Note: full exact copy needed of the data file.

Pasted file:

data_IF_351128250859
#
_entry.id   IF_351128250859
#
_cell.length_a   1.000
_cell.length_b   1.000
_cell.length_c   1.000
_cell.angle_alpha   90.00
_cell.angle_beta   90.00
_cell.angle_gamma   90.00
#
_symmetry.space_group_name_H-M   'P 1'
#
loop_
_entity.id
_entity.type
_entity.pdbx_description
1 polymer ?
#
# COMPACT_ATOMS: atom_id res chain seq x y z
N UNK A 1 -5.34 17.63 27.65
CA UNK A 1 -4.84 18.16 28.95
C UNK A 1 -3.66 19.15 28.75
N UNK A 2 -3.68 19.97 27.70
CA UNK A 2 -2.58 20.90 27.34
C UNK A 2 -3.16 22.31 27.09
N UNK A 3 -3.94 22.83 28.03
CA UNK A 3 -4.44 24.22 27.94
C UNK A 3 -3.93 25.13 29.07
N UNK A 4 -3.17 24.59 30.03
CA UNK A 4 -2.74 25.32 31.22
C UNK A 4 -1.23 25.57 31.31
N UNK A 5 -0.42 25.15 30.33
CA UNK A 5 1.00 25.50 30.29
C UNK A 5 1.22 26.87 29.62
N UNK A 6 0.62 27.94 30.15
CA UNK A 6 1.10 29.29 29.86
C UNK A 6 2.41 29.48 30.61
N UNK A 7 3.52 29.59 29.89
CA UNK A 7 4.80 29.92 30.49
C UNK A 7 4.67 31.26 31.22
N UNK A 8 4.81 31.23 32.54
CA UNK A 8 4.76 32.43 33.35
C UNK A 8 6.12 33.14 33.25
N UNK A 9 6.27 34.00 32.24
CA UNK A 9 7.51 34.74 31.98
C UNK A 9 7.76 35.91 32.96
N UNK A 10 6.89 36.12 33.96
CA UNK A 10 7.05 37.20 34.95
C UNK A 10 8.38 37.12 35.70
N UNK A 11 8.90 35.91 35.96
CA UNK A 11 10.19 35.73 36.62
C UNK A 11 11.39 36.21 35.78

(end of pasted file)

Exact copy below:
data_IF_351128250859
#
_entry.id   IF_351128250859
#
_cell.length_a   1.000
_cell.length_b   1.000
_cell.length_c   1.000
_cell.angle_alpha   90.00
_cell.angle_beta   90.00
_cell.angle_gamma   90.00
#
_symmetry.space_group_name_H-M   'P 1'
#
loop_
_entity.id
_entity.type
_entity.pdbx_description
1 polymer ?
#
# COMPACT_ATOMS: atom_id res chain seq x y z
N UNK A 1 -5.34 17.63 27.65
CA UNK A 1 -4.84 18.16 28.95
C UNK A 1 -3.66 19.15 28.75
N UNK A 2 -3.68 19.97 27.70
CA UNK A 2 -2.58 20.90 27.34
C UNK A 2 -3.16 22.31 27.09
N UNK A 3 -3.94 22.83 28.03
CA UNK A 3 -4.44 24.22 27.94
C UNK A 3 -3.93 25.13 29.07
N UNK A 4 -3.17 24.59 30.03
CA UNK A 4 -2.74 25.32 31.22
C UNK A 4 -1.23 25.57 31.31
N UNK A 5 -0.42 25.15 30.33
CA UNK A 5 1.00 25.50 30.29
C UNK A 5 1.22 26.87 29.62
N UNK A 6 0.62 27.94 30.15
CA UNK A 6 1.10 29.29 29.86
C UNK A 6 2.41 29.48 30.61
N UNK A 7 3.52 29.59 29.89
CA UNK A 7 4.80 29.92 30.49
C UNK A 7 4.67 31.26 31.22
N UNK A 8 4.81 31.23 32.54
CA UNK A 8 4.76 32.43 33.35
C UNK A 8 6.12 33.14 33.25
N UNK A 9 6.27 34.00 32.24
CA UNK A 9 7.51 34.74 31.98
C UNK A 9 7.76 35.91 32.96
N UNK A 10 6.89 36.12 33.96
CA UNK A 10 7.05 37.20 34.95
C UNK A 10 8.38 37.12 35.70
N UNK A 11 8.90 35.91 35.96
CA UNK A 11 10.19 35.73 36.62
C UNK A 11 11.39 36.21 35.78